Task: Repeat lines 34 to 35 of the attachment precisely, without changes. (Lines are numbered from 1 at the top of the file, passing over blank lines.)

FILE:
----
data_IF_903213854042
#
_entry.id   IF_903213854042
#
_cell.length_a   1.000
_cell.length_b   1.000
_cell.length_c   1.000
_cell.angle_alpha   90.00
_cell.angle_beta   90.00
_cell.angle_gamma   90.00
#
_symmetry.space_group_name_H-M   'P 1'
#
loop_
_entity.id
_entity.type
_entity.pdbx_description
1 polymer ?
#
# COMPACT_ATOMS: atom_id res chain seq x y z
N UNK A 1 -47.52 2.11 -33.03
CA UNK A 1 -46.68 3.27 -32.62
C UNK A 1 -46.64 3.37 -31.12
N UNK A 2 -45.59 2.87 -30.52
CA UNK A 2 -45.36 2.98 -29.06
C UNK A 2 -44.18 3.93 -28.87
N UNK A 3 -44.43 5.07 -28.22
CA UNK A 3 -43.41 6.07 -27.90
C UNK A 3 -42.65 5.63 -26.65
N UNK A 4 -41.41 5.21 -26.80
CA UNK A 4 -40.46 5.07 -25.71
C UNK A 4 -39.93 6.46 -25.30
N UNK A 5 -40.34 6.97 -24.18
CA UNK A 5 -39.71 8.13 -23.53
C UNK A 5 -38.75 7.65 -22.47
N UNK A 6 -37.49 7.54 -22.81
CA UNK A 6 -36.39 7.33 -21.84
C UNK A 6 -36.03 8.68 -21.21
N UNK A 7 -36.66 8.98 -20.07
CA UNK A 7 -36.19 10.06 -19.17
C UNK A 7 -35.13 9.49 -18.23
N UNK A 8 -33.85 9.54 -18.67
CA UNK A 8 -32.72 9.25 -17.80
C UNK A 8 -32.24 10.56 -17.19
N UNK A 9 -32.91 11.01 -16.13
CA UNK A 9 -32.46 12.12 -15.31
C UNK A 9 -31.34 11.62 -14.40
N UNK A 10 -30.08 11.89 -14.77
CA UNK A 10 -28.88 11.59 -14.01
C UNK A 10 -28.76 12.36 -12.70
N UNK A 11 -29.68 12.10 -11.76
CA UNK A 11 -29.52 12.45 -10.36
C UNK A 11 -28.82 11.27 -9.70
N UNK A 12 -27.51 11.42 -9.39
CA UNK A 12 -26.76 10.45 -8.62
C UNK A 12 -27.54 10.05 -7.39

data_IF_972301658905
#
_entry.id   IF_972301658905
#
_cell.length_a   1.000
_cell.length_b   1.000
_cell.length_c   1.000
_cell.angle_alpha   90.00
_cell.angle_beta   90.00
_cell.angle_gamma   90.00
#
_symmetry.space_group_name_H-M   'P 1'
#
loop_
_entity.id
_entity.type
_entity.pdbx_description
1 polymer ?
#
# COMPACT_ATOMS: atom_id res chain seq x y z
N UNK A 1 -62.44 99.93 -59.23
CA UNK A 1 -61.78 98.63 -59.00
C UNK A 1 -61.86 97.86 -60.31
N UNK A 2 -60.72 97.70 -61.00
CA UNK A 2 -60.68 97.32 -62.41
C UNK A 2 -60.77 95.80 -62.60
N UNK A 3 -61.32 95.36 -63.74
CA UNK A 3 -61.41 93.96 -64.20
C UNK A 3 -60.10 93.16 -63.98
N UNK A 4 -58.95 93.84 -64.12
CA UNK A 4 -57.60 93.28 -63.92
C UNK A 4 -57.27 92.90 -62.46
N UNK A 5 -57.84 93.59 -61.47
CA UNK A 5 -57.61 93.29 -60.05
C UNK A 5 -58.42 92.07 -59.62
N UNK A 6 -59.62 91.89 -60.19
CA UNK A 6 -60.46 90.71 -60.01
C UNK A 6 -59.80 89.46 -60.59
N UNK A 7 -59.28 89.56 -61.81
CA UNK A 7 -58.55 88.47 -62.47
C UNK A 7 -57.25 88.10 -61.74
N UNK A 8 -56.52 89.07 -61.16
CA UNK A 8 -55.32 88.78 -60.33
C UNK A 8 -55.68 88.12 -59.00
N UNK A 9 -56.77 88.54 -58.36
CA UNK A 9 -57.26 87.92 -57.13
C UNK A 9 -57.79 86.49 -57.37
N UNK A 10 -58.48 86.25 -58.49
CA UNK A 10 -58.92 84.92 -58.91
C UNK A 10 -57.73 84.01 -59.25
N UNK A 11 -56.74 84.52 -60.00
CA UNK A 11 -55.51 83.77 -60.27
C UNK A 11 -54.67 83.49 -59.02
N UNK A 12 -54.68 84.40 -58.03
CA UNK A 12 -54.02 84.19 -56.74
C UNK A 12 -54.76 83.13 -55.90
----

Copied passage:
CA UNK A 5 -39.71 8.13 -23.53
C UNK A 5 -38.75 7.65 -22.47